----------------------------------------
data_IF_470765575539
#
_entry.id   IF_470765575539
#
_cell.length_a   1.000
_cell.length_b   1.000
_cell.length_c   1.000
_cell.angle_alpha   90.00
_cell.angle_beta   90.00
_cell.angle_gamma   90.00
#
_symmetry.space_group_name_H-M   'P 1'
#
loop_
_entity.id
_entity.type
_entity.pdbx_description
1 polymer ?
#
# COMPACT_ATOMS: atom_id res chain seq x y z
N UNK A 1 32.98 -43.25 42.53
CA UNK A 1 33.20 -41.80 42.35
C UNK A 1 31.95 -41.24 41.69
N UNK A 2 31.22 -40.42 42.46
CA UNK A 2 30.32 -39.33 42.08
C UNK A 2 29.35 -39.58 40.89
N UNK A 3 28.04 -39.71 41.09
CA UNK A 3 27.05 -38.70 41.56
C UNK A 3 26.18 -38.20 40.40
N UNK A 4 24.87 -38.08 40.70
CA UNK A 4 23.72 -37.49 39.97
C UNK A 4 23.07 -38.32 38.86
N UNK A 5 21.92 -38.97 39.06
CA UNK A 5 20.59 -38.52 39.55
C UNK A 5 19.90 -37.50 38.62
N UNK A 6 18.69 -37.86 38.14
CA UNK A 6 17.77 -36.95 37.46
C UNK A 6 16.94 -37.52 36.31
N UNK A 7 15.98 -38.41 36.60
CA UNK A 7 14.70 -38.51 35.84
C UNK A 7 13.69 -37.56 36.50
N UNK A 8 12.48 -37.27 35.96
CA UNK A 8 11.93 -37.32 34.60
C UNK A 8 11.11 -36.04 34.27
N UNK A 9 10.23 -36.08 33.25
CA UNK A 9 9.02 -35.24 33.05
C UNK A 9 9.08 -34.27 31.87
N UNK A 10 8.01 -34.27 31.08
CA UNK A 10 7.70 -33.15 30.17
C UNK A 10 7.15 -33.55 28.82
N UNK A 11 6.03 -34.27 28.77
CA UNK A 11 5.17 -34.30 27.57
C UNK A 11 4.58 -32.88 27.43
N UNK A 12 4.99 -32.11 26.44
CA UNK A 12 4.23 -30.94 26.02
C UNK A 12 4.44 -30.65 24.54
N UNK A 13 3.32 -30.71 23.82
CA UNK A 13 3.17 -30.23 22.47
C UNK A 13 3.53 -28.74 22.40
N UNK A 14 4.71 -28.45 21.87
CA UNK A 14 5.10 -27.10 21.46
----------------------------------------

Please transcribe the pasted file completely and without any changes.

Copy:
data_IF_470765575539
#
_entry.id   IF_470765575539
#
_cell.length_a   1.000
_cell.length_b   1.000
_cell.length_c   1.000
_cell.angle_alpha   90.00
_cell.angle_beta   90.00
_cell.angle_gamma   90.00
#
_symmetry.space_group_name_H-M   'P 1'
#
loop_
_entity.id
_entity.type
_entity.pdbx_description
1 polymer ?
#
# COMPACT_ATOMS: atom_id res chain seq x y z
N UNK A 1 32.98 -43.25 42.53
CA UNK A 1 33.20 -41.80 42.35
C UNK A 1 31.95 -41.24 41.69
N UNK A 2 31.22 -40.42 42.46
CA UNK A 2 30.32 -39.33 42.08
C UNK A 2 29.35 -39.58 40.89
N UNK A 3 28.04 -39.71 41.09
CA UNK A 3 27.05 -38.70 41.56
C UNK A 3 26.18 -38.20 40.40
N UNK A 4 24.87 -38.08 40.70
CA UNK A 4 23.72 -37.49 39.97
C UNK A 4 23.07 -38.32 38.86
N UNK A 5 21.92 -38.97 39.06
CA UNK A 5 20.59 -38.52 39.55
C UNK A 5 19.90 -37.50 38.62
N UNK A 6 18.69 -37.86 38.14
CA UNK A 6 17.77 -36.95 37.46
C UNK A 6 16.94 -37.52 36.31
N UNK A 7 15.98 -38.41 36.60
CA UNK A 7 14.70 -38.51 35.84
C UNK A 7 13.69 -37.56 36.50
N UNK A 8 12.48 -37.27 35.96
CA UNK A 8 11.93 -37.32 34.60
C UNK A 8 11.11 -36.04 34.27
N UNK A 9 10.23 -36.08 33.25
CA UNK A 9 9.02 -35.24 33.05
C UNK A 9 9.08 -34.27 31.87
N UNK A 10 8.01 -34.27 31.08
CA UNK A 10 7.70 -33.15 30.17
C UNK A 10 7.15 -33.55 28.82
N UNK A 11 6.03 -34.27 28.77
CA UNK A 11 5.17 -34.30 27.57
C UNK A 11 4.58 -32.88 27.43
N UNK A 12 4.99 -32.11 26.44
CA UNK A 12 4.23 -30.94 26.02
C UNK A 12 4.44 -30.65 24.54
N UNK A 13 3.32 -30.71 23.82
CA UNK A 13 3.17 -30.23 22.47
C UNK A 13 3.53 -28.74 22.40
N UNK A 14 4.71 -28.45 21.87
CA UNK A 14 5.10 -27.10 21.46